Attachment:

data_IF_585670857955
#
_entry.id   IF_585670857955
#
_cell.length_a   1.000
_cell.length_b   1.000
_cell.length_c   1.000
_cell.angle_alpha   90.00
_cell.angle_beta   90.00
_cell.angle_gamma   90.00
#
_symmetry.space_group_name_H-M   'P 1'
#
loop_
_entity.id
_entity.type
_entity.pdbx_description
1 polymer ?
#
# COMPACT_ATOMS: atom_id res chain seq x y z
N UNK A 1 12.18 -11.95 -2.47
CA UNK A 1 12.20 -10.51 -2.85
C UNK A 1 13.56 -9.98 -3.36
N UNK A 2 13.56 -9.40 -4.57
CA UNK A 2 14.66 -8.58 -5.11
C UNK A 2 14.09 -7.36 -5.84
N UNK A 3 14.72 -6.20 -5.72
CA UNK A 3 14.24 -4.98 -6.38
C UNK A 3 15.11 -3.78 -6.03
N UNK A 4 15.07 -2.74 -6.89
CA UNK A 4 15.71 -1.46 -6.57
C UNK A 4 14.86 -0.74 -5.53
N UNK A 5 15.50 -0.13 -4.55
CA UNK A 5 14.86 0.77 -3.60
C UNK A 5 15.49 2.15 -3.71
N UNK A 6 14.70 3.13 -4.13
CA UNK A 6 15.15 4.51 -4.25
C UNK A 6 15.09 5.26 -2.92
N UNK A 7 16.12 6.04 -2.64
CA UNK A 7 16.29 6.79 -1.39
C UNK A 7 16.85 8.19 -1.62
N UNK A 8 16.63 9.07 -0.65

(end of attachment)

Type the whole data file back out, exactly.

data_IF_585670857955
#
_entry.id   IF_585670857955
#
_cell.length_a   1.000
_cell.length_b   1.000
_cell.length_c   1.000
_cell.angle_alpha   90.00
_cell.angle_beta   90.00
_cell.angle_gamma   90.00
#
_symmetry.space_group_name_H-M   'P 1'
#
loop_
_entity.id
_entity.type
_entity.pdbx_description
1 polymer ?
#
# COMPACT_ATOMS: atom_id res chain seq x y z
N UNK A 1 12.18 -11.95 -2.47
CA UNK A 1 12.20 -10.51 -2.85
C UNK A 1 13.56 -9.98 -3.36
N UNK A 2 13.56 -9.40 -4.57
CA UNK A 2 14.66 -8.58 -5.11
C UNK A 2 14.09 -7.36 -5.84
N UNK A 3 14.72 -6.20 -5.72
CA UNK A 3 14.24 -4.98 -6.38
C UNK A 3 15.11 -3.78 -6.03
N UNK A 4 15.07 -2.74 -6.89
CA UNK A 4 15.71 -1.46 -6.57
C UNK A 4 14.86 -0.74 -5.53
N UNK A 5 15.50 -0.13 -4.55
CA UNK A 5 14.86 0.77 -3.60
C UNK A 5 15.49 2.15 -3.71
N UNK A 6 14.70 3.13 -4.13
CA UNK A 6 15.15 4.51 -4.25
C UNK A 6 15.09 5.26 -2.92
N UNK A 7 16.12 6.04 -2.64
CA UNK A 7 16.29 6.79 -1.39
C UNK A 7 16.85 8.19 -1.62
N UNK A 8 16.63 9.07 -0.65